At the July 22 Livermore City Council meeting, the council voted unanimously to direct staff to file a Notice of Determination to introduce an ordinance authorizing execution of a development agreement with Presidio Co. to build a downtown hotel on the eastside of Livermore Avenue.
Presidio is proposing to build a three-story, approximately 65,000 square foot, 125-135 room upscale-branded hotel. The hotel will include 1,400 to 2,000 square feet of conference space and a rooftop deck.
Speakers in favor of the present City Plan with the hotel on the eastside of South Livermore and Railroad Avenues numbered 31, with 29 against.
The initiative supporting the Central Park Plan has qualified for the ballot. On Tuesday, July 16, 8,110 unverified signatures were submitted to the city; 5,269 signatures must be qualified voters. On Friday, July 19, the Alameda County Registrar of Voters reported to the city that 6959 signatures were valid, 32.08% more than needed.
During the public hearing, Tamara Reus related “If you proceed, we will file a referendum. You need to stop your illegal interference with the citizens’ initiative.” Denise Leddon and Richard Ryon concurred.
Rich Buckley stated that the council’s highest duty was to honor the community directed initiative, not subvert it.
William Dunlop, Chair of the Citizens for the Central Park Committee, declared that the council moving forward “is intended to cut off the rights of Livermore’s voters. The voters will use the referendum power to reject any development agreement the city council contrives. Stop your actions now.”
Sally Dunlop, Mary Ann Brent and Johnna Thompson asked the council to reject the development agreement until after the required election.
Tom Ramos was concerned about the traffic plans for an eastside hotel.
Jean King believed that the council should not sign any agreement for the hotel until the citizens had a chance to vote on the plans for downtown. “This is a once in a lifetime opportunity to make the downtown great,” she said.
A letter from Walter Davies complimented Joan Seppala for her years of support for what she felt was the best for Livermore.
Michael Ferrucci favored the westside hotel, and the less housing the better.
Jeff Kaskey chided councilmembers for using land use titles to block the initiative.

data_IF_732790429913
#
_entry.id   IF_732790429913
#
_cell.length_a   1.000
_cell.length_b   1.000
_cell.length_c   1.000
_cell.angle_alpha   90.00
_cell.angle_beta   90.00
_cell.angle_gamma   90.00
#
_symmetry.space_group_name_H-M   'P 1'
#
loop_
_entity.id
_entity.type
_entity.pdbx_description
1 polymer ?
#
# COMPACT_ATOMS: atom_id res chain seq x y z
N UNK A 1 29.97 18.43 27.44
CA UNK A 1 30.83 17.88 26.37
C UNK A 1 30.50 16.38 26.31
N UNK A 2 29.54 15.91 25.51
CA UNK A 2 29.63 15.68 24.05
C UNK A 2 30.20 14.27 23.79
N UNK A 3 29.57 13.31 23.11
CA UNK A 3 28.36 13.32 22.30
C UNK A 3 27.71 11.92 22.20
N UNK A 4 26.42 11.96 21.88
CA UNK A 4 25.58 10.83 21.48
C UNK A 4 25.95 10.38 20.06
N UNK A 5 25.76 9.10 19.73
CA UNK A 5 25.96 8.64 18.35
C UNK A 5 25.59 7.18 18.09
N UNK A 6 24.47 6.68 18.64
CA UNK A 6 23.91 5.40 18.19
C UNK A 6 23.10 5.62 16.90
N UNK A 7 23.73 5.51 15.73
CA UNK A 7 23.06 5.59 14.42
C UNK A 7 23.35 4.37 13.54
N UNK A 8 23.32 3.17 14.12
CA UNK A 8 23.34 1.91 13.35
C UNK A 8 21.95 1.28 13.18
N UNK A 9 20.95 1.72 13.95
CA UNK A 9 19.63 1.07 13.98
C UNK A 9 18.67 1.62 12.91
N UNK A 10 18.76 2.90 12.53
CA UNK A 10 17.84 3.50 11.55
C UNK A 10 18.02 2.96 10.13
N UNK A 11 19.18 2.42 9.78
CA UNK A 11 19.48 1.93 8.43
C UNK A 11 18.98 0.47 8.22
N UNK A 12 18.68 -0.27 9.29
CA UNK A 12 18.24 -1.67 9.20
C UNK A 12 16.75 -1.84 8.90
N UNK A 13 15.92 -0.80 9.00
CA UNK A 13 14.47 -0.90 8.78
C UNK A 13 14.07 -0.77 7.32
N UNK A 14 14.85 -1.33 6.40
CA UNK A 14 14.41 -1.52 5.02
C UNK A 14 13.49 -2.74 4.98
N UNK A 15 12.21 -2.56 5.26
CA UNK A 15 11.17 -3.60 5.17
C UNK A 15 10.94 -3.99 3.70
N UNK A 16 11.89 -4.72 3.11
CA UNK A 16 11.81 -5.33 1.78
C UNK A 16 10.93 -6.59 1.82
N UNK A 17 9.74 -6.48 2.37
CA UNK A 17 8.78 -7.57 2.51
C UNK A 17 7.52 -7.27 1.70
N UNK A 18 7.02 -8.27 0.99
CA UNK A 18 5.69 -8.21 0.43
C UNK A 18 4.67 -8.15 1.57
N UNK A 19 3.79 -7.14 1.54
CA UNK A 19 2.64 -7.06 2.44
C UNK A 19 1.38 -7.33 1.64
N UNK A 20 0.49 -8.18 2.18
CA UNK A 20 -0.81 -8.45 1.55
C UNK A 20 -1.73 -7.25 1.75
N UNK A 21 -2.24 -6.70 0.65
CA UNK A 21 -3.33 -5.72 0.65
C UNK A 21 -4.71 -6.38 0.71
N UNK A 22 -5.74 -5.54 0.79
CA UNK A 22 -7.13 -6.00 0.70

Jeffrey Sinsheimer, an attorney representing Friends of Livermore and Citizens for a Livermore Central Park, read the statement that he sent the city attorney. “City Council may not proceed with any development agreement that annuls the right of the voters to act on the Central Park Plan as a matter of law under the California constitution. The record as read into the proceedings this evening by staff does not adequately identify the constitutional crisis that you have created. The city council authorized city staff to pursue negotiations with Presidio to enter a development agreement to build a hotel at a location where one is not allowed by the Central Park Plan.
“Last week, the Central Park Plan initiative signatures were submitted for verification. The California constitution reserves for the people, under Article 4 Section 1, the ultimate right to legislate. It is beyond the council’s right as a matter of fact and you must respect it or you will annul their right. Section 5.04 violates the rights of the people. An amendment to the California constitution in 1911 providing for the initiative and referendum process signifies one of the most outstanding achievements of the progressive movement in the early 1900s, drafted in light of the theory that all power of government ultimately resides in the people and a power reserved to them as one of the most precious rights of our democratic process.”
Jason Alcala, City Attorney, responded by claiming that the reading of that case was incorrect. Councilmember Bob Woerner asked Alcala whether the Council could proceed with the Development Agreement.
Alcala replied, “The city council is not prevented from moving forward today, since the initiative has no effect until it is voted on, and only then, if it is voted on in favor by the people.”
Linda Milanese referred back to a council meeting 16 months ago in which Rikesh Patel, the Presidio hotel developer, was asked if a hotel on either side of Livermore Ave. were feasible. Could more time be taken for staff to study the implications? The developer answered, “yes” to both questions, but stated his preference was to have an immediate decision. “It appears that our council is more concerned with serving a developer,” Milanese said.
Jim Perry, who served on the Livermore Planning Commission for 16 years, spoke in favor of the agreement. During that time, in the late 1990s, the eastside was designated for a hotel location. He told the council to continue with its downtown plan.
Lisa Tromovitch, Founding Artistic Director of Livermore Shakespeare Festival, backed the eastside hotel, which she said had been a part of the General Plan since 2004.